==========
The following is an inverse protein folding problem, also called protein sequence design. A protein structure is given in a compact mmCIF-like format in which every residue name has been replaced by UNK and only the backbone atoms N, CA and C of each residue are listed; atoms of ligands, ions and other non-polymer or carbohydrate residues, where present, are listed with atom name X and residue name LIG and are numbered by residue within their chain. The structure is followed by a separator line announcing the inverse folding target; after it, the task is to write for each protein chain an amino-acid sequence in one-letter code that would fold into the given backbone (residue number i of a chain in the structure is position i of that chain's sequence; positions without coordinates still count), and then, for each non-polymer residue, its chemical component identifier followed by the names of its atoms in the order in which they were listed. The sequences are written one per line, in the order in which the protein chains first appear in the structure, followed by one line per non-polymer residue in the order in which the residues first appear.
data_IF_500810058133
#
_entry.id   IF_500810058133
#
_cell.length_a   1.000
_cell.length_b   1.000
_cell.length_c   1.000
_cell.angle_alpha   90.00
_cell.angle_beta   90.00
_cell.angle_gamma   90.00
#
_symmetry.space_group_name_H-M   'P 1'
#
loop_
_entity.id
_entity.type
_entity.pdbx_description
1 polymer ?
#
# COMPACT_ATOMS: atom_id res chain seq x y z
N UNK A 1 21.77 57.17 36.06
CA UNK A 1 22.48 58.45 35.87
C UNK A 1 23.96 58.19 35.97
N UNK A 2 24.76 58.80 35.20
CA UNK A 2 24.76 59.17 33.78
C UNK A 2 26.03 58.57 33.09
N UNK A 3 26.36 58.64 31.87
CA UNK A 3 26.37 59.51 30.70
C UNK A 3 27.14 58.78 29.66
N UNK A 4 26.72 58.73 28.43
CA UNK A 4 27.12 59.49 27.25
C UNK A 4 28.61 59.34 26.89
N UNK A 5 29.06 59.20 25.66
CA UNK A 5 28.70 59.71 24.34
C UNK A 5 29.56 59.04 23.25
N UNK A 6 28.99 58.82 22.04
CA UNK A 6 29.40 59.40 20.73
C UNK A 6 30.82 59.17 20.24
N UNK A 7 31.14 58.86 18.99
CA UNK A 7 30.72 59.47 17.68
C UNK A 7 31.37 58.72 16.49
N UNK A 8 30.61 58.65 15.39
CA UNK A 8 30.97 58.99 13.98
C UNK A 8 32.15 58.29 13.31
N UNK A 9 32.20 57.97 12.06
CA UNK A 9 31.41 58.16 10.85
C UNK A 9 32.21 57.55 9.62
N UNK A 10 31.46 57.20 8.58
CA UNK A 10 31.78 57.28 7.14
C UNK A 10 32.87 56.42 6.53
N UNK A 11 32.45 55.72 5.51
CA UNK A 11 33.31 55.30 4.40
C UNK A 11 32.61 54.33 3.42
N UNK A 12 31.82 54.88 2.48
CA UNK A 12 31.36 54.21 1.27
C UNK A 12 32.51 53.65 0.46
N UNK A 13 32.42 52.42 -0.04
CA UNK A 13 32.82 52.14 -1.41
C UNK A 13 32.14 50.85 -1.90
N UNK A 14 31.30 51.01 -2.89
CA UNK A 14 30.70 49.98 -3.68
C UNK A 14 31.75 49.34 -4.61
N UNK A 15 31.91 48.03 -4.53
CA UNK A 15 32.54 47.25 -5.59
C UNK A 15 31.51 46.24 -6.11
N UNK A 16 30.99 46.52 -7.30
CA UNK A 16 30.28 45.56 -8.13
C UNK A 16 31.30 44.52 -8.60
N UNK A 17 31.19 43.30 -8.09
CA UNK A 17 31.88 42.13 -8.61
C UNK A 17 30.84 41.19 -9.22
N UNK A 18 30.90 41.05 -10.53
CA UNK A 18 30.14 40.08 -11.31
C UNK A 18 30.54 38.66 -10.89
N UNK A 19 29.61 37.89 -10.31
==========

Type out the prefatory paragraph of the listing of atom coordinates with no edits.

The following is an inverse protein folding problem, also called protein sequence design. A protein structure is given in a compact mmCIF-like format in which every residue name has been replaced by UNK and only the backbone atoms N, CA and C of each residue are listed; atoms of ligands, ions and other non-polymer or carbohydrate residues, where present, are listed with atom name X and residue name LIG and are numbered by residue within their chain. The structure is followed by a separator line announcing the inverse folding target; after it, the task is to write for each protein chain an amino-acid sequence in one-letter code that would fold into the given backbone (residue number i of a chain in the structure is position i of that chain's sequence; positions without coordinates still count), and then, for each non-polymer residue, its chemical component identifier followed by the names of its atoms in the order in which they were listed. The sequences are written one per line, in the order in which the protein chains first appear in the structure, followed by one line per non-polymer residue in the order in which the residues first appear.